Clive Farahar Antiquarian Books - Rare and Antiquarian Books and Manuscripts

TIBET. SHEN-RAB  (bon gshen-rabs mi po ye gshen, 'the Omniscient human descendant of Gshen', founder of the Bon sect of Buddhism)  Manuscript in Tibetan of the 'Chapter Explaining the Threefold Teaching of Shen-rab', containing five copies of the work, in verses of 7 syllables, the 1st four sets are in the same hand, the 5th set is very similar but the characters are slightly taller in proportion, np 19th Century
in each set the outer sides are blank and the first opening is decorated in the right and left margins with red and yellow stripes and rosettes, written in neat dbu can (formal script, 'with heads') in silver ink on black background, serial number of the volume (edge-mark) 'ca' (5) throughout, buff Tibetan paper, generally crisp, 4½" x 18" (14cm x 51cm), text area about 3½" x 17" (8½cm x 42cm), 125ff. (of 126), mostly 7-8 lines per side, a very few light worm holes in a few blank margins, just touching three letters, two letters obscured on 87v, a few paper faults (all avoided by the scribe), otherwise text excellent (Transcriptions of beginning and end, using Wylie's convention) Begins (taken from the 2nd set): (127v-1) gyung-drung lta yi skad du na / /mu phya ha ling sangs te spra/ /gang-zag mi yi skad du na/ /gshen-rab-khyi bstan-pa rnam gsum rjes-su bzhag-pa'i (127v-2) le'u 'o/ /de'i tshe se'i dus na/ /ngan song-gi sgo gcong-pa'i mdo bstan-pa'i / e-ma-ho/ Ends (taken from 126r): ... (126r-1) las kyi 'prel ba'i yon bdag rnams dang / nam mkha'i khyab pa'i sems can thams cad rnams dang / bdag don du bon-sku thob- (126r-2) par 'gyur cig / gzhan don du rdzogs sku thob-par 'gyur cig / 'gro don du sprul-sku thob-par 'gyur cig /sku gsum dgyer med sangs-rgyas- (126r-3) kyi sa la gnas par 'gyur cig /dge pa dar zhing rgyas 'phel nas / 'khor ba dong nas spugs par shog / sems can (126r-4) thams-cad-kyi sangs-rgyas par 'gyur cig / o' ru pa ri ma ni tha bha wa ye svo' ha' / bsvo o' ru ma ni pra bha (126r-5) pa stra ye hu phah [ last letter inverted] ./. o' ru rtse ra ma ni pra bha ye sva' ha' / o' ru pa ru ma ni pra par sta ye sva' ha' //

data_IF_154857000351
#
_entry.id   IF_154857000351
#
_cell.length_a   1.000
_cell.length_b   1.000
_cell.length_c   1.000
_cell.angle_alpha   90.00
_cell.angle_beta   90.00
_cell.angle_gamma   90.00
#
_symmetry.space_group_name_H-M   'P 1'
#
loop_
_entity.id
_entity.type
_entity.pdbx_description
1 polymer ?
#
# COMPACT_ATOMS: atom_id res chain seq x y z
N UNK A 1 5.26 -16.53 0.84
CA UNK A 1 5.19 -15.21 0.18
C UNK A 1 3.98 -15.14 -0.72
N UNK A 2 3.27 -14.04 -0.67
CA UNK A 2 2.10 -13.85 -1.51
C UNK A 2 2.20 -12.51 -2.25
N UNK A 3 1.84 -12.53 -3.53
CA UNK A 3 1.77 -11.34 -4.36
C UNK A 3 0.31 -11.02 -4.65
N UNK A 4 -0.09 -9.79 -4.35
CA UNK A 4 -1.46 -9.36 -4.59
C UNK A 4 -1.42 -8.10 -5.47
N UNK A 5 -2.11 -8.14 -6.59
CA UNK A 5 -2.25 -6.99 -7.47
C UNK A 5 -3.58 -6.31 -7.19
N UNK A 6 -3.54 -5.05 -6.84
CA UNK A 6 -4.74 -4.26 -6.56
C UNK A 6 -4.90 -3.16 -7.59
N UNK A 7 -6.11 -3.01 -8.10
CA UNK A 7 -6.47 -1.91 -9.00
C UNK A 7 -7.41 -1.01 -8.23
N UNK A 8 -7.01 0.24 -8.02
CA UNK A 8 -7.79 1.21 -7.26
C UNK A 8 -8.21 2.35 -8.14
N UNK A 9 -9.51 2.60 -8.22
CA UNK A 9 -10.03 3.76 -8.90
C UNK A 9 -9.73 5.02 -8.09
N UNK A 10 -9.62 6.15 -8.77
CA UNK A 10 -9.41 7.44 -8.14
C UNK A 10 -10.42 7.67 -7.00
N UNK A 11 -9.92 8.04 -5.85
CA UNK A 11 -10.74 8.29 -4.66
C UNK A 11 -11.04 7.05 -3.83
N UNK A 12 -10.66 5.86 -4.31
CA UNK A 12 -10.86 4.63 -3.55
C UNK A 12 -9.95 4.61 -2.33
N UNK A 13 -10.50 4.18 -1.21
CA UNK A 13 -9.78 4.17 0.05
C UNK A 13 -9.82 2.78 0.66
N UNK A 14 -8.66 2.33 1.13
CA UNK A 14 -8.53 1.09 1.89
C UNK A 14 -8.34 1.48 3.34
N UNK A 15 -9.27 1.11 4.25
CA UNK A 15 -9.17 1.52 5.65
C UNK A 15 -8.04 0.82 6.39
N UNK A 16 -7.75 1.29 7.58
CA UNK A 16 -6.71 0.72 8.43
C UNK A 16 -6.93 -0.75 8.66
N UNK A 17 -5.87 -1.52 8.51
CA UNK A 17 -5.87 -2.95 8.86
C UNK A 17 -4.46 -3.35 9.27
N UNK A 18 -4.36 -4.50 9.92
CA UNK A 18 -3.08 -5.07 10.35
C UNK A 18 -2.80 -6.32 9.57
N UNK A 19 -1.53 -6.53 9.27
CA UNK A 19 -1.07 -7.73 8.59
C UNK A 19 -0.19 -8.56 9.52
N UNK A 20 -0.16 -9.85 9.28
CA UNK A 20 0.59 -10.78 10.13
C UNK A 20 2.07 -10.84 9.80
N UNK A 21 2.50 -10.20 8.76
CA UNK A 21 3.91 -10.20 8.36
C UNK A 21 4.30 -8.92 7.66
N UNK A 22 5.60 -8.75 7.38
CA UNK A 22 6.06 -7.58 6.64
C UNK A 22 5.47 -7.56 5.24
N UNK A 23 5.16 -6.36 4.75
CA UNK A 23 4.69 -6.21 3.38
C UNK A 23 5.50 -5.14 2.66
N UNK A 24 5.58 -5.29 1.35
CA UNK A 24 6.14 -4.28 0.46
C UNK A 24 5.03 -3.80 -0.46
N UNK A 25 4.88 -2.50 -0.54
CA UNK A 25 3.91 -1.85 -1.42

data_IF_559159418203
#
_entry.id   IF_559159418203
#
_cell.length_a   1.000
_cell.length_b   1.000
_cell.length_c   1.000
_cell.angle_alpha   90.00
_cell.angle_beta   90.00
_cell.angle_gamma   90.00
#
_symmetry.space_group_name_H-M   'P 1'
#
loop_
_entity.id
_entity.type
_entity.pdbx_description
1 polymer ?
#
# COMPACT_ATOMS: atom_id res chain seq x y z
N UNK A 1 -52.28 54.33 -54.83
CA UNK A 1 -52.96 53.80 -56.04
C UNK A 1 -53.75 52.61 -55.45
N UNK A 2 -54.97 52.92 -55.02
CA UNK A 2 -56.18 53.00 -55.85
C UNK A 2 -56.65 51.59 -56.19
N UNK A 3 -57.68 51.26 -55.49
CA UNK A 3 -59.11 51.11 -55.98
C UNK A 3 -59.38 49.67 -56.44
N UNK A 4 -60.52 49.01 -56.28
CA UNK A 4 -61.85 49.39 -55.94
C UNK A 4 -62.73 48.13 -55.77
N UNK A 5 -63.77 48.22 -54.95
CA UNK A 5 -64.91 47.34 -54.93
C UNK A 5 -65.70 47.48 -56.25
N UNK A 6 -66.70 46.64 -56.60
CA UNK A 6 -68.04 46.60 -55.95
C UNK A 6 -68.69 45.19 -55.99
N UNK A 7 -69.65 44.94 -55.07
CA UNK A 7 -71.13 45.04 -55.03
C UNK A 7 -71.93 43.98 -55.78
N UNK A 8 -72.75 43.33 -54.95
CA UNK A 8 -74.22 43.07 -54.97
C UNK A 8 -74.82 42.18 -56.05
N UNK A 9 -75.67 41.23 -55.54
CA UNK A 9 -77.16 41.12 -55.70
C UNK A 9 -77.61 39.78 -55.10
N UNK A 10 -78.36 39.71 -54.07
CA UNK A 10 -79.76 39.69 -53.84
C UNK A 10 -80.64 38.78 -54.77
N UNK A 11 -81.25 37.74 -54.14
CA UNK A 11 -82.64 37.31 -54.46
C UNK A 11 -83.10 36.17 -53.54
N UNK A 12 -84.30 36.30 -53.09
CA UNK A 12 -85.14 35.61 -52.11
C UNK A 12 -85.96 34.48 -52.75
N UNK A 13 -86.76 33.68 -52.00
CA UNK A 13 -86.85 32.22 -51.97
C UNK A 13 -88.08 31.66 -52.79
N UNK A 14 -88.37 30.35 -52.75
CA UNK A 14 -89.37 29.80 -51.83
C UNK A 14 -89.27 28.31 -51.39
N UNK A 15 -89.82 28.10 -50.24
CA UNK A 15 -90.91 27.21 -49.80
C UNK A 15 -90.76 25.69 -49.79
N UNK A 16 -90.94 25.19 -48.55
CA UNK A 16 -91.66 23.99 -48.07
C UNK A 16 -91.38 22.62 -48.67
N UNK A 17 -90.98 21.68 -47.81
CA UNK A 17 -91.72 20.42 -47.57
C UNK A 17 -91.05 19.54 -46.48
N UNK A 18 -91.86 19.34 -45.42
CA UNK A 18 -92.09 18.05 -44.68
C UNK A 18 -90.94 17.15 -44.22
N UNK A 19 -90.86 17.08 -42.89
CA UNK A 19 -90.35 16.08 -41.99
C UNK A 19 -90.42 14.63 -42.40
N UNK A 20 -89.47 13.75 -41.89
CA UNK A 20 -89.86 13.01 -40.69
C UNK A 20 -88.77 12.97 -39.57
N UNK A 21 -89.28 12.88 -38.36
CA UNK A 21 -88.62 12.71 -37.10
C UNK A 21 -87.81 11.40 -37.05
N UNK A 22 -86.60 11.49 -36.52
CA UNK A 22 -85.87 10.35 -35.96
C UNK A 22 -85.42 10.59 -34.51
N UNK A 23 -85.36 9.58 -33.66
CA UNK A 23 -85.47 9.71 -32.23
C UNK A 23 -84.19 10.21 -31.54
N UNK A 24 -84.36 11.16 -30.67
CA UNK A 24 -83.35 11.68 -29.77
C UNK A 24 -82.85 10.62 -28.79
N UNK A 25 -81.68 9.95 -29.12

The leaves are numbered 103-126; 127-151; 152-176 (152 repeated, 172 not used but text continuous); 177-201; and 202-227, but not corresponding page for page, the last set bears also secondary numbering 1-26, western numbers lightly pencilled in. Lacks opening leaf [f. 102] of first set (one side with outer side blank, text can be supplied from the other sets). 106v bears only in Tibetan "this side intentionally blank". The title is given in the opening lines, "gyung-drung lta yi skad du na (in the language of the gods) mu phya ha ling sangs te spra / gang-zag mi yi skad du na (in the language of men) gshen-rab-khyi bstsan-pa rnam gsum (the threefold teaching of Shen-rab) rjes-su bzhag-pa'i le'u 'o (chapter explaining)".
The Bon religion of ancient Tibet still exists as a sect with its own distinct practices, such as perambulating sacred objects counter-clockwise. It retains more shamanistic elements from the pre-Bhuddist era, associated with spirits, exorcism and demons, but has absorbed much from Bhuddism to create a fully-fledged system, often with its own alternative philosophical terminology. The "language of the gods" is the dialect of Zhang-zhung (Shang-shung), an ancient kingdom in Western Tibet, where the Bon school originated, and "the language of men", classical Tibetan. Mount Kailash is revered as the place where Shen-rab alighted from heaven.

Stock ref: 11170